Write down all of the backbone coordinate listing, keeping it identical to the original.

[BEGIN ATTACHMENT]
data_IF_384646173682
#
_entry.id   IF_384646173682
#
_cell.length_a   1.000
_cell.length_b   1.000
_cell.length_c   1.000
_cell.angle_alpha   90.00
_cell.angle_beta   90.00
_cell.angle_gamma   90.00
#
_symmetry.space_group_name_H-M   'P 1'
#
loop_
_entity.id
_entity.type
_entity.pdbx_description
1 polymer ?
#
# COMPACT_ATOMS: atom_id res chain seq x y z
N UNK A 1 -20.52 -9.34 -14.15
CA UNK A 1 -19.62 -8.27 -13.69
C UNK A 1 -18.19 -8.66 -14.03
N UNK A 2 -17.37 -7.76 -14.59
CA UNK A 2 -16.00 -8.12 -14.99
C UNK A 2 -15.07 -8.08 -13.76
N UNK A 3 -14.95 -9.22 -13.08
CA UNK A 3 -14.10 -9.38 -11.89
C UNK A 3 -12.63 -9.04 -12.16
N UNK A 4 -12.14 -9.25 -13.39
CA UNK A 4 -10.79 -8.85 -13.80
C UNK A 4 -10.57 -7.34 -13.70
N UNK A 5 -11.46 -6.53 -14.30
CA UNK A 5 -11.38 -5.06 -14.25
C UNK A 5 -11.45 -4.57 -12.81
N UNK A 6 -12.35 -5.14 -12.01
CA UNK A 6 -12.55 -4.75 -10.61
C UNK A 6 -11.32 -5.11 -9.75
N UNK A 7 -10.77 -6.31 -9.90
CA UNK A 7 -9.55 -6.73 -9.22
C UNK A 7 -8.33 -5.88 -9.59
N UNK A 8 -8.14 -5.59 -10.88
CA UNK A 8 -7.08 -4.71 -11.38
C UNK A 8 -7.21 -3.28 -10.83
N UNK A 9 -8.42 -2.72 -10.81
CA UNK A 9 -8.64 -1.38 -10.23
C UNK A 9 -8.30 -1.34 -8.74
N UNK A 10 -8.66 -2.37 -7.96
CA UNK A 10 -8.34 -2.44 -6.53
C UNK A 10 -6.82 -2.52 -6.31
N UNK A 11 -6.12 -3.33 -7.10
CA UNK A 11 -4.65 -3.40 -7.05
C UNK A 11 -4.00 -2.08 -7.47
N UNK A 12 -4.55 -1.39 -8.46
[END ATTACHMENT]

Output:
data_IF_384646173682
#
_entry.id   IF_384646173682
#
_cell.length_a   1.000
_cell.length_b   1.000
_cell.length_c   1.000
_cell.angle_alpha   90.00
_cell.angle_beta   90.00
_cell.angle_gamma   90.00
#
_symmetry.space_group_name_H-M   'P 1'
#
loop_
_entity.id
_entity.type
_entity.pdbx_description
1 polymer ?
#
# COMPACT_ATOMS: atom_id res chain seq x y z
N UNK A 1 -20.52 -9.34 -14.15
CA UNK A 1 -19.62 -8.27 -13.69
C UNK A 1 -18.19 -8.66 -14.03
N UNK A 2 -17.37 -7.76 -14.59
CA UNK A 2 -16.00 -8.12 -14.99
C UNK A 2 -15.07 -8.08 -13.76
N UNK A 3 -14.95 -9.22 -13.08
CA UNK A 3 -14.10 -9.38 -11.89
C UNK A 3 -12.63 -9.04 -12.16
N UNK A 4 -12.14 -9.25 -13.39
CA UNK A 4 -10.79 -8.85 -13.80
C UNK A 4 -10.57 -7.34 -13.70
N UNK A 5 -11.46 -6.53 -14.30
CA UNK A 5 -11.38 -5.06 -14.25
C UNK A 5 -11.45 -4.57 -12.81
N UNK A 6 -12.35 -5.14 -12.01
CA UNK A 6 -12.55 -4.75 -10.61
C UNK A 6 -11.32 -5.11 -9.75
N UNK A 7 -10.77 -6.31 -9.90
CA UNK A 7 -9.55 -6.73 -9.22
C UNK A 7 -8.33 -5.88 -9.59
N UNK A 8 -8.14 -5.59 -10.88
CA UNK A 8 -7.08 -4.71 -11.38
C UNK A 8 -7.21 -3.28 -10.83
N UNK A 9 -8.42 -2.72 -10.81
CA UNK A 9 -8.64 -1.38 -10.23
C UNK A 9 -8.30 -1.34 -8.74
N UNK A 10 -8.66 -2.37 -7.96
CA UNK A 10 -8.34 -2.44 -6.53
C UNK A 10 -6.82 -2.52 -6.31
N UNK A 11 -6.12 -3.33 -7.10
CA UNK A 11 -4.65 -3.40 -7.05
C UNK A 11 -4.00 -2.08 -7.47
N UNK A 12 -4.55 -1.39 -8.46